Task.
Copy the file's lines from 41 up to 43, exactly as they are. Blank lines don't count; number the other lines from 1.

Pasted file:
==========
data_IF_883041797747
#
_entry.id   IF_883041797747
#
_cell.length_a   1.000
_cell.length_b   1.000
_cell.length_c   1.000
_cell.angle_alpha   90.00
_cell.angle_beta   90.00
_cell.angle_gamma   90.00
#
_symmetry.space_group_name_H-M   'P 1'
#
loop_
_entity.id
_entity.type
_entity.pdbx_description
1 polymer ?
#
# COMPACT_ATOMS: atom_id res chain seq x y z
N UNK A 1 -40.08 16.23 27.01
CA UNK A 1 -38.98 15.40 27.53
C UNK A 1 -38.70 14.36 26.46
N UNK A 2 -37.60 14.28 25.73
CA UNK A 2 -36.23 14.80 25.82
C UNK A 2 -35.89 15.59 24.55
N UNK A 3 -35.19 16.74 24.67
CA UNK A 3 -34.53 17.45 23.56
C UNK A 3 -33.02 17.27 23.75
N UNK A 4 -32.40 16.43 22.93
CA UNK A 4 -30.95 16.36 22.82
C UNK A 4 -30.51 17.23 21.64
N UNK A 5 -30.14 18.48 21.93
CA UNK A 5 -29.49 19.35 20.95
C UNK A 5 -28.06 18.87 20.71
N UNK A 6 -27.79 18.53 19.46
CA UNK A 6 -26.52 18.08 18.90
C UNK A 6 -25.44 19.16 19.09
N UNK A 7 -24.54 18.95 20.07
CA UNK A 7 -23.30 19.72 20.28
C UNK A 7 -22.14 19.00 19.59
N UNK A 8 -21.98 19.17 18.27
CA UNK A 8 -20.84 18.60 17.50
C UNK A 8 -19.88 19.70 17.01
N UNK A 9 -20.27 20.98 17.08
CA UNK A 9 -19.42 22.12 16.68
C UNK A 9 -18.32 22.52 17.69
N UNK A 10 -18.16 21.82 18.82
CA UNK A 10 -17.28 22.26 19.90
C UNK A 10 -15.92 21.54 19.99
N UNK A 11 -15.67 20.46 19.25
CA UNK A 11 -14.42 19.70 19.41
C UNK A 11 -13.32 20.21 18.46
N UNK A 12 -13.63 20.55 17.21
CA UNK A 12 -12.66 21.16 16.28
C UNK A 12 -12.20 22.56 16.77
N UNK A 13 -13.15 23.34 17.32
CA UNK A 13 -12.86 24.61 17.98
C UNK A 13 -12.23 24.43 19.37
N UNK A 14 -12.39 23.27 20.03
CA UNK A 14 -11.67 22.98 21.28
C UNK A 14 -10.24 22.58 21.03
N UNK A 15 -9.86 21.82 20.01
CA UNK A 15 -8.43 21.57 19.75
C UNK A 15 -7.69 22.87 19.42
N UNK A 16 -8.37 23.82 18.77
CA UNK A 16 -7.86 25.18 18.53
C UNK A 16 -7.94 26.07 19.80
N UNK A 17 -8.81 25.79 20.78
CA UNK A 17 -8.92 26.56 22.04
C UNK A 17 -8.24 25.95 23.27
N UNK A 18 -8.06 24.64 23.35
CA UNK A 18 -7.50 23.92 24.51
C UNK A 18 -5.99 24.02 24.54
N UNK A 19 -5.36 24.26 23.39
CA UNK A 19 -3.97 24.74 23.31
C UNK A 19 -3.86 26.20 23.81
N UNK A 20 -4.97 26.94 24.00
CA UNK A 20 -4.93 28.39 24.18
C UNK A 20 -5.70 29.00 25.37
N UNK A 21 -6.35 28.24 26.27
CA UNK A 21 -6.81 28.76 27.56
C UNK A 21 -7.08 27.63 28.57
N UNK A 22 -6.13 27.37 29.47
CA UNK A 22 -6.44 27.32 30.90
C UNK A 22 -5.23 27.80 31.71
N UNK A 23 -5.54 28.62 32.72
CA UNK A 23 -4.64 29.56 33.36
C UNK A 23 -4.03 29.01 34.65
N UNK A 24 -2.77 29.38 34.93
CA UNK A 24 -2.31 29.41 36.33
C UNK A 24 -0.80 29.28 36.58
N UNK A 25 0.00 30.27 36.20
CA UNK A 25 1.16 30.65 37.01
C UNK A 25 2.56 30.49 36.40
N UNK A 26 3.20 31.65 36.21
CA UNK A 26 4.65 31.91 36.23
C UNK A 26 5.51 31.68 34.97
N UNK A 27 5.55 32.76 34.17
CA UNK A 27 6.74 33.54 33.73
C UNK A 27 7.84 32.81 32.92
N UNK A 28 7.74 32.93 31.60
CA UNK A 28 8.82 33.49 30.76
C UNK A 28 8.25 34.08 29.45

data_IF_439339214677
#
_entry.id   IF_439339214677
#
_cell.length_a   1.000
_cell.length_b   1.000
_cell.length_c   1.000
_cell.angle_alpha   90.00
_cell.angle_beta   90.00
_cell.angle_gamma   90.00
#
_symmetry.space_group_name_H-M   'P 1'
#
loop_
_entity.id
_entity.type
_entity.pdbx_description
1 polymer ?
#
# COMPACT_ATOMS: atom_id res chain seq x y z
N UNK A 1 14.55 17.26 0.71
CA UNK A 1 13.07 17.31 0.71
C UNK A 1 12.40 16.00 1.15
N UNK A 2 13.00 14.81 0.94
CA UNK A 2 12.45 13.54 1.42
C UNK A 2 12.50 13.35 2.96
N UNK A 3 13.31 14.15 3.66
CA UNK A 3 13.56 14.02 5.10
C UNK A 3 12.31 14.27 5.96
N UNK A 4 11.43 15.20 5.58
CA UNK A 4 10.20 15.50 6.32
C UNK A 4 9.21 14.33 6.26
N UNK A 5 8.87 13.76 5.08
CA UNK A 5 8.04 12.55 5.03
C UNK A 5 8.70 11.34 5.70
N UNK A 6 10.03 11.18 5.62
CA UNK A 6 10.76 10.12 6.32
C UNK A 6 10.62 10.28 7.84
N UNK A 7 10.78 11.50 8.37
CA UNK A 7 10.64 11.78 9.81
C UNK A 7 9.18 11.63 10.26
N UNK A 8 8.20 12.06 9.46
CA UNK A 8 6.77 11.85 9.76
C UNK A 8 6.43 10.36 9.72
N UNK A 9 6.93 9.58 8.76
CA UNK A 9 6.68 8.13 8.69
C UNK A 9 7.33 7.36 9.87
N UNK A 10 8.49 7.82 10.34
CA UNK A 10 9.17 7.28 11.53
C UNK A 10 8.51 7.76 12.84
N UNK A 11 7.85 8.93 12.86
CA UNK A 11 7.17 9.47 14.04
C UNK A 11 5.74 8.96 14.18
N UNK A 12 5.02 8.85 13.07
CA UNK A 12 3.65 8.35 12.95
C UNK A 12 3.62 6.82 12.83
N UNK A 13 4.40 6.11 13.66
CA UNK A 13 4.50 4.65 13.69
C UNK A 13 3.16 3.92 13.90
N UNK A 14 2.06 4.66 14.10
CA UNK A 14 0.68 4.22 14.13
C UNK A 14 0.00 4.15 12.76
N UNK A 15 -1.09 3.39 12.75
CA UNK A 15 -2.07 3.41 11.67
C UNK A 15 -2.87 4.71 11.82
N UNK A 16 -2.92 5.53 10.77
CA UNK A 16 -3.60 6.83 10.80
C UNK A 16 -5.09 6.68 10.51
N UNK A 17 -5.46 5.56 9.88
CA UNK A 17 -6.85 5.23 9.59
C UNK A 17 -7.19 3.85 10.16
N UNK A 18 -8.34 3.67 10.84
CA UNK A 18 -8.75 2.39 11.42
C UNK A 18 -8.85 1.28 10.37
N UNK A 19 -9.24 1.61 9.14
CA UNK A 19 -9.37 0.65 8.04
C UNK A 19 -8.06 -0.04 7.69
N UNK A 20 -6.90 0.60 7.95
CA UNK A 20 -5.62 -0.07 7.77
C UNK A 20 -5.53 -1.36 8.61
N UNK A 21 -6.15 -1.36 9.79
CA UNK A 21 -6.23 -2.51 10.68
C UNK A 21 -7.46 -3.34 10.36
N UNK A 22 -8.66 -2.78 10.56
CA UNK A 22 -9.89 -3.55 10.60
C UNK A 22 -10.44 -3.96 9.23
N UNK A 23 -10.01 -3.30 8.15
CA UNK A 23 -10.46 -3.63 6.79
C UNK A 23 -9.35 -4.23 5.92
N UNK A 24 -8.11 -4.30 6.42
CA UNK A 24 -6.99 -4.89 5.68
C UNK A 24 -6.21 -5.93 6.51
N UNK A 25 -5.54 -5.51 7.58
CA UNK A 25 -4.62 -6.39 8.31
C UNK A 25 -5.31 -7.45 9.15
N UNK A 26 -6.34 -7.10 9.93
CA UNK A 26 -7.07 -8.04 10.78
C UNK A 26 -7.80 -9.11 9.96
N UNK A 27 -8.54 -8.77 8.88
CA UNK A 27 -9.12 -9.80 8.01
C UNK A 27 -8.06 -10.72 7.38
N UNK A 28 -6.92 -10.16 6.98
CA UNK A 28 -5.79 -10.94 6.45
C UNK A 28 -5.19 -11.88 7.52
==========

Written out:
C UNK A 7 -22.14 19.00 19.59
N UNK A 8 -21.98 19.17 18.27
CA UNK A 8 -20.84 18.60 17.50